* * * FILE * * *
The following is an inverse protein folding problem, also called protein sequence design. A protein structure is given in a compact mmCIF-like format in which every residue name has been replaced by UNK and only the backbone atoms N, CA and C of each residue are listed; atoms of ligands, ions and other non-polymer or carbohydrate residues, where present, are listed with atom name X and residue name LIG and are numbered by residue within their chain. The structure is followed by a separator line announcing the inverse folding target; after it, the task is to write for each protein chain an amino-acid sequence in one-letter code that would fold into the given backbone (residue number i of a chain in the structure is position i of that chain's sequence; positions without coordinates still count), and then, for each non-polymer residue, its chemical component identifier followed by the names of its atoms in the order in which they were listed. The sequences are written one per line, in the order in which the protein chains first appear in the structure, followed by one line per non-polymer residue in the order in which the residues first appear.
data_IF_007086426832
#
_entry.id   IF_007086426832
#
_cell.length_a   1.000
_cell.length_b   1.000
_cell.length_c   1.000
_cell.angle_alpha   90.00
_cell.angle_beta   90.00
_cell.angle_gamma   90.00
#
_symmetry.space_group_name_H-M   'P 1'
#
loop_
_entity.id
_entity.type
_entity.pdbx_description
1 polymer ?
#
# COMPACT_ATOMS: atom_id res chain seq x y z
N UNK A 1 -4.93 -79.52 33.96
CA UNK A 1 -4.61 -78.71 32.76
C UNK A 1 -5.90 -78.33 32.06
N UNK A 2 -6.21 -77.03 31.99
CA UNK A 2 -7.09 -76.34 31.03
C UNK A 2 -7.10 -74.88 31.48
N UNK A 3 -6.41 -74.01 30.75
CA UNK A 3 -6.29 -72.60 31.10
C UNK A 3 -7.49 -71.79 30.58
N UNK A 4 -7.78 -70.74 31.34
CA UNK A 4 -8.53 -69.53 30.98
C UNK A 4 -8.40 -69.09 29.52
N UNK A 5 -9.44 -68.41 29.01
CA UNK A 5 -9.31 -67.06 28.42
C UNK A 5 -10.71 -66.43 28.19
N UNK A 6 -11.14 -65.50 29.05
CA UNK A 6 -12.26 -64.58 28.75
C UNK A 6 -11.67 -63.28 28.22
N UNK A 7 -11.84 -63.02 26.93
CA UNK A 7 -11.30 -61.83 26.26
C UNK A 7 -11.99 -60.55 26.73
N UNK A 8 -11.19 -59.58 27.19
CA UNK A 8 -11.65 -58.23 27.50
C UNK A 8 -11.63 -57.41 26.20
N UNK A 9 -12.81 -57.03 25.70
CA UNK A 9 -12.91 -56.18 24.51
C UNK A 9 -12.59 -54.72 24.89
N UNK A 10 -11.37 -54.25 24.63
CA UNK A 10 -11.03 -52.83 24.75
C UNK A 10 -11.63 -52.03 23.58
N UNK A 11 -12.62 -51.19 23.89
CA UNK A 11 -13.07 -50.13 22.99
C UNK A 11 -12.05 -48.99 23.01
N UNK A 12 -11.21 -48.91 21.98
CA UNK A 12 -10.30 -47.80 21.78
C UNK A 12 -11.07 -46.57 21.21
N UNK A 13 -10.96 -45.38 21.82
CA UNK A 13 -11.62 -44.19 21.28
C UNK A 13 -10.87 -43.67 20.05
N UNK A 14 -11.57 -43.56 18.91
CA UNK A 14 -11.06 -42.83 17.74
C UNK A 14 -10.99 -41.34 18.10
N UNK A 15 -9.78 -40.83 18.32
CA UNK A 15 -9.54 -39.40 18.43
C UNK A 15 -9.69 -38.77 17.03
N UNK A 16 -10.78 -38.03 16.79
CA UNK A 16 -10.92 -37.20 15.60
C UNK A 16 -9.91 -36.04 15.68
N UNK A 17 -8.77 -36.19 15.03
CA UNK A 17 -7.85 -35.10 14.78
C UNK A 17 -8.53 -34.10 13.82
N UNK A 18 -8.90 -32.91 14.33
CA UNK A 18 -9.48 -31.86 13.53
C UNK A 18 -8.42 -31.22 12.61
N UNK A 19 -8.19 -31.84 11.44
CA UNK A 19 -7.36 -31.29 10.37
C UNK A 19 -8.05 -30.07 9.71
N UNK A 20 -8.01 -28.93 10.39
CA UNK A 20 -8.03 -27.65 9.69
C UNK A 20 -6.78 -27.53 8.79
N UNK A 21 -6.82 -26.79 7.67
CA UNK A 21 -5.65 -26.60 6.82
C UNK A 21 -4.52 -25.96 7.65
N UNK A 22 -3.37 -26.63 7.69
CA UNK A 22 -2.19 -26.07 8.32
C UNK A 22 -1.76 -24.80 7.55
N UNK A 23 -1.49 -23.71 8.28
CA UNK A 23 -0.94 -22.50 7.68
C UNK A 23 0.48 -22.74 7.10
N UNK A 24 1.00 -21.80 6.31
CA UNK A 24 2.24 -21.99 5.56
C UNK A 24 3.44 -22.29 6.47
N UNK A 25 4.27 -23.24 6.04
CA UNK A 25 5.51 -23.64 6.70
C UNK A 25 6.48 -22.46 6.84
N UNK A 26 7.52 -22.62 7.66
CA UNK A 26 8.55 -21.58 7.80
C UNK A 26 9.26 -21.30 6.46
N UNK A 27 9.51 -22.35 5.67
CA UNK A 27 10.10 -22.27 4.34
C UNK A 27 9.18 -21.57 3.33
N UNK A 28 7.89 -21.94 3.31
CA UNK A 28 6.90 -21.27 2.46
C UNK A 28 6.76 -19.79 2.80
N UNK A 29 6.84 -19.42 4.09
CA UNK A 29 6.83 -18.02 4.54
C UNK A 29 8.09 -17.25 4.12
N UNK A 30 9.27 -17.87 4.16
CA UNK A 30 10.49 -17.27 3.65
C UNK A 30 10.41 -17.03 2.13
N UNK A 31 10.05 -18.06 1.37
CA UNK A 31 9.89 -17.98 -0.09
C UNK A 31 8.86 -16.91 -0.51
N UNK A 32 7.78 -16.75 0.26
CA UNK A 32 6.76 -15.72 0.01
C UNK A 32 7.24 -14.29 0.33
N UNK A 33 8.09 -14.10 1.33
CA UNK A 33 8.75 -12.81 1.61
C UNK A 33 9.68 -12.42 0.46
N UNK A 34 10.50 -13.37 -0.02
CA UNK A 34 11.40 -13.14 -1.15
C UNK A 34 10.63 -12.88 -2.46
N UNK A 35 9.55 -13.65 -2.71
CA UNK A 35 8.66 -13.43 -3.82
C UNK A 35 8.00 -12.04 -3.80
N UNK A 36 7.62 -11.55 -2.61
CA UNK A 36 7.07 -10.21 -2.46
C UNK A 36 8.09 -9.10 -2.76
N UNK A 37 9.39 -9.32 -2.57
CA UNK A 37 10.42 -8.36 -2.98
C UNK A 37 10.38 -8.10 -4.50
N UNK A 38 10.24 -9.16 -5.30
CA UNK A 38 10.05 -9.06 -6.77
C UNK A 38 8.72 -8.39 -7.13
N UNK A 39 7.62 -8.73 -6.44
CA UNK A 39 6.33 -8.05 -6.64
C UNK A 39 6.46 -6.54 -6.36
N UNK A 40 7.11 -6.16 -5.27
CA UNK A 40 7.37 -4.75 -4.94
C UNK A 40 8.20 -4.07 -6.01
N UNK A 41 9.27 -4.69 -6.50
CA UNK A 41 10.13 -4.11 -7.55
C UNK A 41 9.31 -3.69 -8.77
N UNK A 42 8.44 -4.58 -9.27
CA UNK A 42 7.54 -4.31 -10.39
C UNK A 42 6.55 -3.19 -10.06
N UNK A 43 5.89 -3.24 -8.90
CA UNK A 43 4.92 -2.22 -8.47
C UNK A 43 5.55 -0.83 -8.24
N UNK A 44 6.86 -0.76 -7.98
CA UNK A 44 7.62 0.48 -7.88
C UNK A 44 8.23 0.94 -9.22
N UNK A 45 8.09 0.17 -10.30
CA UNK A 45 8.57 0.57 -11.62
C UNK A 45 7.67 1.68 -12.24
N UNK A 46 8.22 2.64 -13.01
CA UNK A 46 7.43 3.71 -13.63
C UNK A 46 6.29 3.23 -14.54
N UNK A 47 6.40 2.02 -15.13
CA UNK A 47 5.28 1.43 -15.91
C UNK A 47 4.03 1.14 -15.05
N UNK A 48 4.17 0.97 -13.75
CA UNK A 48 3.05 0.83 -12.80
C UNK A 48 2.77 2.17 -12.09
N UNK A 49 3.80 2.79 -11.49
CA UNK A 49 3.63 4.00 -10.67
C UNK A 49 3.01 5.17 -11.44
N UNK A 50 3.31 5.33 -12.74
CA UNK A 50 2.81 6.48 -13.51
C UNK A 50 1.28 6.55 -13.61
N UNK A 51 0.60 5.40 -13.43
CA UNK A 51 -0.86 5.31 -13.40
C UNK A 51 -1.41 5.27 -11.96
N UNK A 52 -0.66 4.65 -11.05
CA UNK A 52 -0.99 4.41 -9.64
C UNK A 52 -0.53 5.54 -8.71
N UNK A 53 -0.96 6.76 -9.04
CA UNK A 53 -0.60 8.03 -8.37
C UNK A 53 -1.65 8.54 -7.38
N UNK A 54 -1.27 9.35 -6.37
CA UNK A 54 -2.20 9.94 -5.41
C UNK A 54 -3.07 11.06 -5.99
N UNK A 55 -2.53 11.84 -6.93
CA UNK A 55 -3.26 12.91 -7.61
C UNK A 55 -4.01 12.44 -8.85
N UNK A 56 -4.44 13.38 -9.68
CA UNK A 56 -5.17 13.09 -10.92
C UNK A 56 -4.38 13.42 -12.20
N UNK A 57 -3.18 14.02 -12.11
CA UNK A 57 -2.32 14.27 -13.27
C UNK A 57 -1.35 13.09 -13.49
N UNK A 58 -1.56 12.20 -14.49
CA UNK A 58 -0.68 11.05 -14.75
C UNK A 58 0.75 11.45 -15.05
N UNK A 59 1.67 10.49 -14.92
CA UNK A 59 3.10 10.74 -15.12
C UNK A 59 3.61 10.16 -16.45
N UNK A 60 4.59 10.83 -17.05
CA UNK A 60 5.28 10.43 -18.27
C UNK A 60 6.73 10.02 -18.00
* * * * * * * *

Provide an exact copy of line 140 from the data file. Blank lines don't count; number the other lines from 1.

CA UNK A 40 7.37 -4.75 -4.94